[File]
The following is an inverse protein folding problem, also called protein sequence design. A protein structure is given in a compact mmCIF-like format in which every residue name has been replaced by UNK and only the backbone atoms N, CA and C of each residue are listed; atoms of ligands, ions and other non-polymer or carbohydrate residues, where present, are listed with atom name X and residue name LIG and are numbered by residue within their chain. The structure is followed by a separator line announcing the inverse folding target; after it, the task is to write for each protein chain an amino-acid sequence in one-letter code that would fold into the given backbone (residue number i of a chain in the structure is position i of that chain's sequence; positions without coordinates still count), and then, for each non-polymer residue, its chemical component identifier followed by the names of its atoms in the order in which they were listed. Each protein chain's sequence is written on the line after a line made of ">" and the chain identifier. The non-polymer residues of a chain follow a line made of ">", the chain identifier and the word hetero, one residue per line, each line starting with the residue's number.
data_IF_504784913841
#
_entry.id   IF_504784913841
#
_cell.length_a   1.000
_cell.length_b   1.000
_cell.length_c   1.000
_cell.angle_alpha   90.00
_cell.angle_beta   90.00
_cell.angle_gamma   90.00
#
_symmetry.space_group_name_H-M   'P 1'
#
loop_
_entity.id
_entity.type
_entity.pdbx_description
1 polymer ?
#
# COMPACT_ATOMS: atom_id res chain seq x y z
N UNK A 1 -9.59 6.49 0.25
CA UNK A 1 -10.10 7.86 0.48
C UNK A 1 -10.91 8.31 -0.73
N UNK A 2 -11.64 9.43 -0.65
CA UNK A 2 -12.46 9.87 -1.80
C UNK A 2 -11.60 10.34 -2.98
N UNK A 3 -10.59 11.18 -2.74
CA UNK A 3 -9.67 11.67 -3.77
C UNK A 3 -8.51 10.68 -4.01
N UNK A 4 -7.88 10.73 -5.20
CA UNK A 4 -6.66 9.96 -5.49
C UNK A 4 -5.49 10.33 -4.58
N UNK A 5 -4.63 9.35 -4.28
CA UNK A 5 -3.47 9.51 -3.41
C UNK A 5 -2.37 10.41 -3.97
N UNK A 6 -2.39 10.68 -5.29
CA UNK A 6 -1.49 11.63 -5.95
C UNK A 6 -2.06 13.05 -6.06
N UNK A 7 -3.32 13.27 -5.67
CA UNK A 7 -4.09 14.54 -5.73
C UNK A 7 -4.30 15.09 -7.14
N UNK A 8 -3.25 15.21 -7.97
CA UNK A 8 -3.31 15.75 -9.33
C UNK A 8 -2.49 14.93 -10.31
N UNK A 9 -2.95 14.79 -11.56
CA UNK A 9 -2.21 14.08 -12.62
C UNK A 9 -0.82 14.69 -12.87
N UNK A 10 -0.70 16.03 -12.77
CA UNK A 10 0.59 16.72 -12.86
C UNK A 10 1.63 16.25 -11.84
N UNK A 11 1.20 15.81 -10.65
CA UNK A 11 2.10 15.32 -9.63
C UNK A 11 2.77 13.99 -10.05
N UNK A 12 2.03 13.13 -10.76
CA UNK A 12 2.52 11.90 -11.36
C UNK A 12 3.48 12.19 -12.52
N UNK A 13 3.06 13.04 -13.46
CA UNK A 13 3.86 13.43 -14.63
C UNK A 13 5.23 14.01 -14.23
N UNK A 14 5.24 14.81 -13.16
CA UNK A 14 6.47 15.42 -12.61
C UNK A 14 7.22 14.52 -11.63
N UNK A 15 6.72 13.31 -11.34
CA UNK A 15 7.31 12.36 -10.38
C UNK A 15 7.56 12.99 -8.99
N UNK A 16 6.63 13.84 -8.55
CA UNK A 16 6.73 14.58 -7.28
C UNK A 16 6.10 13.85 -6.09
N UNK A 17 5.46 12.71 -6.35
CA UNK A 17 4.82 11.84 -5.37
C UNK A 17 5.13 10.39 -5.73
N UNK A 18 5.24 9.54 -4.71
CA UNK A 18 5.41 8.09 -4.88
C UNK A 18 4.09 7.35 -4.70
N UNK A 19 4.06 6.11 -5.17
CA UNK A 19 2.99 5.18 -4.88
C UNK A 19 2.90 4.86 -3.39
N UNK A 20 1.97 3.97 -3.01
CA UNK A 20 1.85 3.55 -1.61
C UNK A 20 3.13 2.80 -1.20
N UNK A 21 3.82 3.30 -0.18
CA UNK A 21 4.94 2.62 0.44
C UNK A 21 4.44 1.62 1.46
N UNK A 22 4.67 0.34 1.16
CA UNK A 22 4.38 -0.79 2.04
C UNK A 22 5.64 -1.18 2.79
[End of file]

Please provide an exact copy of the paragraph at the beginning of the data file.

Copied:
The following is an inverse protein folding problem, also called protein sequence design. A protein structure is given in a compact mmCIF-like format in which every residue name has been replaced by UNK and only the backbone atoms N, CA and C of each residue are listed; atoms of ligands, ions and other non-polymer or carbohydrate residues, where present, are listed with atom name X and residue name LIG and are numbered by residue within their chain. The structure is followed by a separator line announcing the inverse folding target; after it, the task is to write for each protein chain an amino-acid sequence in one-letter code that would fold into the given backbone (residue number i of a chain in the structure is position i of that chain's sequence; positions without coordinates still count), and then, for each non-polymer residue, its chemical component identifier followed by the names of its atoms in the order in which they were listed. Each protein chain's sequence is written on the line after a line made of ">" and the chain identifier. The non-polymer residues of a chain follow a line made of ">", the chain identifier and the word hetero, one residue per line, each line starting with the residue's number.